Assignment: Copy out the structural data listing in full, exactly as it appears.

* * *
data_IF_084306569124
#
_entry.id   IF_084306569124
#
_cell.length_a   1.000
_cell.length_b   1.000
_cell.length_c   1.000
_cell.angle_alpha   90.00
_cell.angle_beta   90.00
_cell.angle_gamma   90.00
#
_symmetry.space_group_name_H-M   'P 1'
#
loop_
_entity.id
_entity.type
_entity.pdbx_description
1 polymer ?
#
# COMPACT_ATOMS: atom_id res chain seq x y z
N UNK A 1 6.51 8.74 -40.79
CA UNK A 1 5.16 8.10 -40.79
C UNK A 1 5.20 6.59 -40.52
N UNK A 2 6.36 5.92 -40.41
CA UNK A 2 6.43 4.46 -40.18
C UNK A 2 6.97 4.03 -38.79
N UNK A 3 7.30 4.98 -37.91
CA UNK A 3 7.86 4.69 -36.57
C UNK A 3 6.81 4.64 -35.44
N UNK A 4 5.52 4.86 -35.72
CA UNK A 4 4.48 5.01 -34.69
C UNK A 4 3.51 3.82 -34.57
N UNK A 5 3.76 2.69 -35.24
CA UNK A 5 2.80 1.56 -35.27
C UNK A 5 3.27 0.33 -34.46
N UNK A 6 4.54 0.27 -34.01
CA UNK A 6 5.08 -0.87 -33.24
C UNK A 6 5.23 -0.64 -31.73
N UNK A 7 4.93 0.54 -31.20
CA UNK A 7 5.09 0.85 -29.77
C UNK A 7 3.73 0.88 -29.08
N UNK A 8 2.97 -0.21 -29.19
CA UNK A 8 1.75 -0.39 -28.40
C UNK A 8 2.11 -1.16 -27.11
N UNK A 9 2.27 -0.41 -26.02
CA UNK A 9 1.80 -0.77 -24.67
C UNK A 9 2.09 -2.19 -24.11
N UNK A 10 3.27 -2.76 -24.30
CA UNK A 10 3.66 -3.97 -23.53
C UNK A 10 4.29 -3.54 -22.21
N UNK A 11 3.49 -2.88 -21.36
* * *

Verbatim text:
data_IF_084306569124
#
_entry.id   IF_084306569124
#
_cell.length_a   1.000
_cell.length_b   1.000
_cell.length_c   1.000
_cell.angle_alpha   90.00
_cell.angle_beta   90.00
_cell.angle_gamma   90.00
#
_symmetry.space_group_name_H-M   'P 1'
#
loop_
_entity.id
_entity.type
_entity.pdbx_description
1 polymer ?
#
# COMPACT_ATOMS: atom_id res chain seq x y z
N UNK A 1 6.51 8.74 -40.79
CA UNK A 1 5.16 8.10 -40.79
C UNK A 1 5.20 6.59 -40.52
N UNK A 2 6.36 5.92 -40.41
CA UNK A 2 6.43 4.46 -40.18
C UNK A 2 6.97 4.03 -38.79
N UNK A 3 7.30 4.98 -37.91
CA UNK A 3 7.86 4.69 -36.57
C UNK A 3 6.81 4.64 -35.44
N UNK A 4 5.52 4.86 -35.72
CA UNK A 4 4.48 5.01 -34.69
C UNK A 4 3.51 3.82 -34.57
N UNK A 5 3.76 2.69 -35.24
CA UNK A 5 2.80 1.56 -35.27
C UNK A 5 3.27 0.33 -34.46
N UNK A 6 4.54 0.27 -34.01
CA UNK A 6 5.08 -0.87 -33.24
C UNK A 6 5.23 -0.64 -31.73
N UNK A 7 4.93 0.54 -31.20
CA UNK A 7 5.09 0.85 -29.77
C UNK A 7 3.73 0.88 -29.08
N UNK A 8 2.97 -0.21 -29.19
CA UNK A 8 1.75 -0.39 -28.40
C UNK A 8 2.11 -1.16 -27.11
N UNK A 9 2.27 -0.41 -26.02
CA UNK A 9 1.80 -0.77 -24.67
C UNK A 9 2.09 -2.19 -24.11
N UNK A 10 3.27 -2.76 -24.30
CA UNK A 10 3.66 -3.97 -23.53
C UNK A 10 4.29 -3.54 -22.21
N UNK A 11 3.49 -2.88 -21.36